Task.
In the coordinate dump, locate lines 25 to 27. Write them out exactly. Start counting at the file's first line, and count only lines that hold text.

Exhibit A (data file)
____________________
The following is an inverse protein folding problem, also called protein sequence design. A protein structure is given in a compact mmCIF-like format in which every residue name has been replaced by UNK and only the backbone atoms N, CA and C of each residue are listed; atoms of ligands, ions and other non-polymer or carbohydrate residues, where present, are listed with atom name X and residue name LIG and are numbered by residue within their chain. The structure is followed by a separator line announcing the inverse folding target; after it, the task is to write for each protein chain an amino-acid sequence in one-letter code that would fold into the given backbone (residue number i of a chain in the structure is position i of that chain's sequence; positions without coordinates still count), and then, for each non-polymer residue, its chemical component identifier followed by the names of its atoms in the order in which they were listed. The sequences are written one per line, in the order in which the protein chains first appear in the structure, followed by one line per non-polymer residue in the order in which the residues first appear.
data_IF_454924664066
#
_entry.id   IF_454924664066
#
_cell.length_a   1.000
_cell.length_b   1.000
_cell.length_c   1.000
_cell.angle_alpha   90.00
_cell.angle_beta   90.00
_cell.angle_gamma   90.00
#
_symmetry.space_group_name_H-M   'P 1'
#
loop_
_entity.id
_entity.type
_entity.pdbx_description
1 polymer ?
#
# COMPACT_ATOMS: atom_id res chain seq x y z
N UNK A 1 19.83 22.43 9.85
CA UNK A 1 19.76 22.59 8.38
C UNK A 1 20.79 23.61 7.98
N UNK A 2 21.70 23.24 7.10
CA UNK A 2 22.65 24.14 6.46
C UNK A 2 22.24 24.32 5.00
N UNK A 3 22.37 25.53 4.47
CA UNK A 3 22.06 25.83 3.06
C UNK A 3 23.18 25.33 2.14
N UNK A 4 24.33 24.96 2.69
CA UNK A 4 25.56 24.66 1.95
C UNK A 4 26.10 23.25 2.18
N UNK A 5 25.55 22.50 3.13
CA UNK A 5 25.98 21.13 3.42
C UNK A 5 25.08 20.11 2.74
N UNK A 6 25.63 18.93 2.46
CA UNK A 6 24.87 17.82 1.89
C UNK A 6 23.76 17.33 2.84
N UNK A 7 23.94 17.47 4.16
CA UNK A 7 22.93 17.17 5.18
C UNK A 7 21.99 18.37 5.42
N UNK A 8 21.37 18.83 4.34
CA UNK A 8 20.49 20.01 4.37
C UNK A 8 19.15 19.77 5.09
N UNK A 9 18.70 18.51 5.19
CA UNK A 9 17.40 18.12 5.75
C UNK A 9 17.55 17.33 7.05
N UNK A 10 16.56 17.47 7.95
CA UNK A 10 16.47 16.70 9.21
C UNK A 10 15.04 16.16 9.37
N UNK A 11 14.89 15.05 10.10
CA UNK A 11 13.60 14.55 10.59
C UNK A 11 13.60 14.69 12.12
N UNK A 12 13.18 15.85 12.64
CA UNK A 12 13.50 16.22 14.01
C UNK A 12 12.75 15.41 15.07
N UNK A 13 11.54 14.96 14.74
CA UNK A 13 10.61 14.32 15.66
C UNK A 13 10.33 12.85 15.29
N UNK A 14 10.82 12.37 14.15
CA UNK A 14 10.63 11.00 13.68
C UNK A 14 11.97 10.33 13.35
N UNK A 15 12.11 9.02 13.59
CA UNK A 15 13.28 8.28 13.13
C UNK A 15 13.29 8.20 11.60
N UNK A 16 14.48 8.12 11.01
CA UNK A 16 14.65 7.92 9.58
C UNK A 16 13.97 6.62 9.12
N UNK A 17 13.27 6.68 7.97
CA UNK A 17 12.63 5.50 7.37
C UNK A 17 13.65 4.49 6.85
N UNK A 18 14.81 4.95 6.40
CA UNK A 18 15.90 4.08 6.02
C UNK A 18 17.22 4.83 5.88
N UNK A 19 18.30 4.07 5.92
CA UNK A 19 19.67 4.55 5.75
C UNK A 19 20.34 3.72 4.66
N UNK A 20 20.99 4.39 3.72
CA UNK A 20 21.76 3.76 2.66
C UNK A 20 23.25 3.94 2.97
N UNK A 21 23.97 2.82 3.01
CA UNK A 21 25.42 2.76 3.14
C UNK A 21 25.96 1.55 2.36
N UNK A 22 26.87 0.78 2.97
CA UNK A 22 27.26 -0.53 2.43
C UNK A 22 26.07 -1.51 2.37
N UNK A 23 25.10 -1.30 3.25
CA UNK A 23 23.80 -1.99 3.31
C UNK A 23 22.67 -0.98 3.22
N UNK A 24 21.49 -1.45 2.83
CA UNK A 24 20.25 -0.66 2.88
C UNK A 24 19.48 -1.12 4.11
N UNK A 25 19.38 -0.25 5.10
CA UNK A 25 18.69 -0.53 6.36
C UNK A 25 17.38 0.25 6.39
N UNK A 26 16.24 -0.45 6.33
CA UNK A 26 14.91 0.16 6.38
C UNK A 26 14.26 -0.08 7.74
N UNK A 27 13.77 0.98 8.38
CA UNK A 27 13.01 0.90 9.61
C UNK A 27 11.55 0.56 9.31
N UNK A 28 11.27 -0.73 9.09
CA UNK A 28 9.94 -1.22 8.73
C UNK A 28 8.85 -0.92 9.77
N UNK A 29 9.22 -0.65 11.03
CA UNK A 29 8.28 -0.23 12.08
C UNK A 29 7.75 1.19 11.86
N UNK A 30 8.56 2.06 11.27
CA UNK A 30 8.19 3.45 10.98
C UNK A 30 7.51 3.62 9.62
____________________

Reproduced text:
N UNK A 2 21.70 23.24 7.10
CA UNK A 2 22.65 24.14 6.46
C UNK A 2 22.24 24.32 5.00